About Minnesota Fringe

There is one big thing that makes Fringe different from any other event in town: All the shows you'll see at Fringe were selected randomly by lottery.

Yep. That's right. Each year the lineup is crafted by placing numbered ping-pong balls into a bingo cage and drawing them out, one by one. From stage veterans to people who are brand new to theater, Minnesota Fringe is a forum for anyone with a story to tell. We also provide the necessary support to make producing a show as easy as possible, regardless of where you land on the artistic spectrum.

Anyone (yes, anyone) can apply to have a show in the festival. If you'd like to have a show in our next festival, applications will go live in November here on our website. Sign up for our newsletter to receive a reminder as well as information about other theater events happening around town.

The mission of the Minnesota Fringe is to promote creative freedom and diversity of artistic expression by linking adventurous artists with adventurous audiences. Thank you for joining in this adventure!

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Showtimes

Shows start and end on time at Fringe. With 850 performances of 167 shows in just 11 days, we have to run a tight schedule to avoid descending into chaos. Performances are no more than 60 minutes long with a half hour between each show.

On weekdays shows begin at 5:30pm, 7pm, 8:30pm and 10pm. On weekends there are additional shows at 1pm, 2:30pm and 4pm.

Late seating: There is NO LATE SEATING at Minnesota Fringe. In addition to keeping our schedule, late seating is a safety issue for artists and audiences.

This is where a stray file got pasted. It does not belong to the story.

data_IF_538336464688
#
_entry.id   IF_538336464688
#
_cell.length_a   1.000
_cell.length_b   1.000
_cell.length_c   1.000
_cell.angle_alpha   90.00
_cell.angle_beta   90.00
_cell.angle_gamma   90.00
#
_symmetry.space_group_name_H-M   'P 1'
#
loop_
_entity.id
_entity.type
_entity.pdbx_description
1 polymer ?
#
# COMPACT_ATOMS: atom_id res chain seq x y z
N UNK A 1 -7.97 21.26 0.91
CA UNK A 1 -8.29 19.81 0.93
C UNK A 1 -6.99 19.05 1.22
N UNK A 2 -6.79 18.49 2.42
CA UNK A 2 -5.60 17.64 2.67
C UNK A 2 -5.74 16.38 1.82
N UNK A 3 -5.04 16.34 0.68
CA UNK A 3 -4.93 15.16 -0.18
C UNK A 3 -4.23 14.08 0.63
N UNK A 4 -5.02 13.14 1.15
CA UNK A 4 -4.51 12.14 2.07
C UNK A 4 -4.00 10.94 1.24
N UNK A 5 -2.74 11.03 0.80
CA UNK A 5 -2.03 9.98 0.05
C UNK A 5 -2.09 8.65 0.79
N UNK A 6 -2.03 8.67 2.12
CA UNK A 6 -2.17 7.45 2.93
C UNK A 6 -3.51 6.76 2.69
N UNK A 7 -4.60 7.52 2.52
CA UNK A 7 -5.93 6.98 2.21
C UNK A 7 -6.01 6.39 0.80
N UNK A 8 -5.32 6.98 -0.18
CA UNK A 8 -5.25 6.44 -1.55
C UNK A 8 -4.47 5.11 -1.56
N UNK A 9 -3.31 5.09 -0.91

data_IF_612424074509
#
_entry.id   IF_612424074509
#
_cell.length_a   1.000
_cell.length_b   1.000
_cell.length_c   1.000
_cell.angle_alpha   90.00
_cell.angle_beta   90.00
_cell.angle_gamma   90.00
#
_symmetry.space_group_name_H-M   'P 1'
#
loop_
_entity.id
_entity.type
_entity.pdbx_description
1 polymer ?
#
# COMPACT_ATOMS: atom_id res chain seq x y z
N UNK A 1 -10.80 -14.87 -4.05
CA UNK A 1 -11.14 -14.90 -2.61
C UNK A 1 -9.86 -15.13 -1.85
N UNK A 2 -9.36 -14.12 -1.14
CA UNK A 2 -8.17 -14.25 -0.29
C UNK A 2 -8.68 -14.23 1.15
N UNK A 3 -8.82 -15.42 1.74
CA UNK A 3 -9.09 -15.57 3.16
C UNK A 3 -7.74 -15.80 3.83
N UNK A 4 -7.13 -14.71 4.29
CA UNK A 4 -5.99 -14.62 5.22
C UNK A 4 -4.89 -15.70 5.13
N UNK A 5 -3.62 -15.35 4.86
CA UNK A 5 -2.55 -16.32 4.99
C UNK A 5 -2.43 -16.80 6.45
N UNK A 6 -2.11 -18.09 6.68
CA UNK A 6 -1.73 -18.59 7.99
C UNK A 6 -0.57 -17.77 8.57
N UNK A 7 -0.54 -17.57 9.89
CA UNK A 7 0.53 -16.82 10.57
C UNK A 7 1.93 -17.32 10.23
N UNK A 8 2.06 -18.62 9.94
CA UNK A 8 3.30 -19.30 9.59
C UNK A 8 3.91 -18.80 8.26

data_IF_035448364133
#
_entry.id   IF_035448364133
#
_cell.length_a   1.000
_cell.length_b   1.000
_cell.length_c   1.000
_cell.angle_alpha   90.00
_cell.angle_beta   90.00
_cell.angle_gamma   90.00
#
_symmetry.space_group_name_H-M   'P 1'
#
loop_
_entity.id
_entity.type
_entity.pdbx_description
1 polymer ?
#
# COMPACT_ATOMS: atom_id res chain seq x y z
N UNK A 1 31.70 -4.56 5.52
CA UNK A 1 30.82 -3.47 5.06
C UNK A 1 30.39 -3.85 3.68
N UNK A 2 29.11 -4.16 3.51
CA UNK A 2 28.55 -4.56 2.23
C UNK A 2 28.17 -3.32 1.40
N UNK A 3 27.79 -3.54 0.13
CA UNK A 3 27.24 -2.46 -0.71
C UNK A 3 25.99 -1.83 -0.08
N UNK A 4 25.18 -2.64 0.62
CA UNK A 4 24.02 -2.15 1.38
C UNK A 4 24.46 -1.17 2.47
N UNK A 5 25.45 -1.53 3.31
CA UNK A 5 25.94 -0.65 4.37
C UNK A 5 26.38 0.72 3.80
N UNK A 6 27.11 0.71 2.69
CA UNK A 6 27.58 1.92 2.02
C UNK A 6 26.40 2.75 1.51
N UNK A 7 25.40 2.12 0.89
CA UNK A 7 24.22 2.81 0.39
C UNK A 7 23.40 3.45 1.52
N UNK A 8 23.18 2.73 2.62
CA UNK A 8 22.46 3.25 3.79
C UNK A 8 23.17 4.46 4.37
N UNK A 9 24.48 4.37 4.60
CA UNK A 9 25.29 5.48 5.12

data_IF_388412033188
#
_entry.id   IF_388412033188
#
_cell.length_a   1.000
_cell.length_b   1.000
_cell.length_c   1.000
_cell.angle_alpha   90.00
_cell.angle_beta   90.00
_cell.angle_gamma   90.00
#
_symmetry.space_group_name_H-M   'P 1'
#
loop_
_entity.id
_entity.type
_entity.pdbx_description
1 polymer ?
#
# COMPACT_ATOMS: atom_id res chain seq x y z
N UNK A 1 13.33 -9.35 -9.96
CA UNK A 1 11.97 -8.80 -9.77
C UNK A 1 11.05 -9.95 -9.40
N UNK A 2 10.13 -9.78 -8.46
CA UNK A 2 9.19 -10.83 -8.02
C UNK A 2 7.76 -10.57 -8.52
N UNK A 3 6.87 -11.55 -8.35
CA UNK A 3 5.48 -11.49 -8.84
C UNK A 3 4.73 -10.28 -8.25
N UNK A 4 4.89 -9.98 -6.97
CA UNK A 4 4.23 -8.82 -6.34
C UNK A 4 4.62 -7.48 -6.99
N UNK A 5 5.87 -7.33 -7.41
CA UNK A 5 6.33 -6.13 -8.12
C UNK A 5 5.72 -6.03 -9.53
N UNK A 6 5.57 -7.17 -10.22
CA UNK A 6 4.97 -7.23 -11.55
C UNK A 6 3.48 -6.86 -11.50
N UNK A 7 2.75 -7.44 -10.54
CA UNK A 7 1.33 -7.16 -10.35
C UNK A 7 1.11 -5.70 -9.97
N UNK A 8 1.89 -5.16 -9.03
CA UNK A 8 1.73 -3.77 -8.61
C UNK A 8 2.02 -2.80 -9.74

Safety for artists: Some of our theaters require that patrons walk across parts of the stage to reach the seating area, and many of our production companies’ stage work encompasses entrances and exits from the house.

Safety for audiences: Entering a darkened theater, possibly for the first time, and trying to find open seats puts patrons and volunteers at unnecessary risk.

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Fringe Central

Fringe Central, sponsored by Surly Brewing and hosted by Grumpy's Bar & Grill - Downtown, serves as the late-night watering hole for artists, staff, volunteers and audience members alike. Come in after a day full of shows to grab a beer and some bar food. Talk about what you loved and what you didn’t. Meet the artists behind the scenes and actors on the stage. Find out what you should see tomorrow or dream up your own idea for next year. You never know what will happen during Fringe, but dropping by Fringe Central gives you a serious head start.

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What to Wear

Shorts and a t-shirt. Seriously. Also, a pair of comfy shoes will serve you well in case you have to wait in line. Pro tip: Most Fringe shows take place indoors in air-conditioned venues, so having a layer to throw on in case you get chilly is also advisable.

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Choosing a Show

With 850 performances of 167 shows, it's scandalous to see just one. But how to choose the perfect lineup?

Search by genre: You can filter for genres when trying to decide what to see.

Talk to people: It only sounds scary. Just look for the folks in lanyards. Lanyards are worn by Fringe artists and there are at least a thousand of them dying to tell you about their show.

Read and write reviews: See what audiences are raving about on our audience review page, then return the favor and let others know what you thought.

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Get Involved

Fringe isn't just a festival - it's a community, and it couldn't exist without people like you.